Last week, a federal judge dismissed a lawsuit against the City of Lubbock, Texas by abortion giant Planned Parenthood over a recently approved ordinance that prohibits abortions within city limits.
The nation’s leading abortion provider opened a facility in Lubbock last year and began performing abortions in April.
As we reported last week, they were then forced to cease doing so after the ordinance went into effect on June 1 after being confirmed by voters in a May special election.
When Lubbock approved their Sanctuary City for the Unborn ordinance, they became both the largest city in the nation to do so and the first with an active abortion clinic.
On Tuesday, U.S. District Judge James Wesley Hendrix dismissed Planned Parenthood’s suit challenging the sanctuary city status on the grounds that the organization lacked jurisdiction.
“Because plaintiffs fail to show, as they must, that they have Article III standing to sue the city, the Court dismisses the case for lack of jurisdiction,” the judge wrote.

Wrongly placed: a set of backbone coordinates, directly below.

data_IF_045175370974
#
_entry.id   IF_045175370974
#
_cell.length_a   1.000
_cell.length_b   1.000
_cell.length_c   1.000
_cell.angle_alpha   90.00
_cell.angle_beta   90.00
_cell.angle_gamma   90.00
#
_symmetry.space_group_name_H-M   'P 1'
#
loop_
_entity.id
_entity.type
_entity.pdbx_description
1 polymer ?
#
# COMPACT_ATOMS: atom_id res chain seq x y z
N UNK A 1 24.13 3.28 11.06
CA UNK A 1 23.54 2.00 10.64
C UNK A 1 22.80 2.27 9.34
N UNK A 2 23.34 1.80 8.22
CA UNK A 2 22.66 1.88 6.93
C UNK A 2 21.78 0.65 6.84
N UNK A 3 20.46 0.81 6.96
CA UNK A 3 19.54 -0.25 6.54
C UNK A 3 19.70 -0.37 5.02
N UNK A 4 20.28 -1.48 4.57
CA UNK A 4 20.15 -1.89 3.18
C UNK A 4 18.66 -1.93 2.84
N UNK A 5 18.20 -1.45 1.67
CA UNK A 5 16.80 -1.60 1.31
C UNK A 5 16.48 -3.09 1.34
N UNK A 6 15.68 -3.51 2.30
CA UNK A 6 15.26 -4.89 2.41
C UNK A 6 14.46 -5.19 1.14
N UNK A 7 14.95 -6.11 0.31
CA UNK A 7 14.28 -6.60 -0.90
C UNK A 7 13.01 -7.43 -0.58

The Epoch Times noted that the case was dismissed without prejudice, meaning it can be brought forward again.
The judge said that while Planned Parenthood claimed the ordinance was invalid because it violated federal constitutional rights, they were also forced to admit that “even if the court gave them everything they wanted, the court’s ruling would not bar private citizens from bringing the suit in state court, bind the state judiciary to its ruling, or force the ordinance’s repeal.”
The dismissal was praised by Right to Life East Texas Director Mike Lee Dickson, who has been one of the driving forces behind the Lone Star State’s sanctuary city for the unborn movement.
“We have said from the beginning that this ordinance is completely bulletproof from pre-enforcement lawsuits,” he wrote on Facebook, as reported by the Epoch Times. “The Court’s ruling today is an emphatic vindication of that.”
Prior to Tuesday’s ruling, Texas’ Solicitor General, Judd Stone, affirmed in a letter that Lubbock’s city ordinance does not violate state law.
“In our view, Planned Parenthood has not shown that Lubbock’s ordinance is inconsistent with state law. To the extent that the Court finds state law to be ambiguous regarding the merits of Planned Parenthood’s claims, the Court should abstain from exercising jurisdiction,” he wrote.
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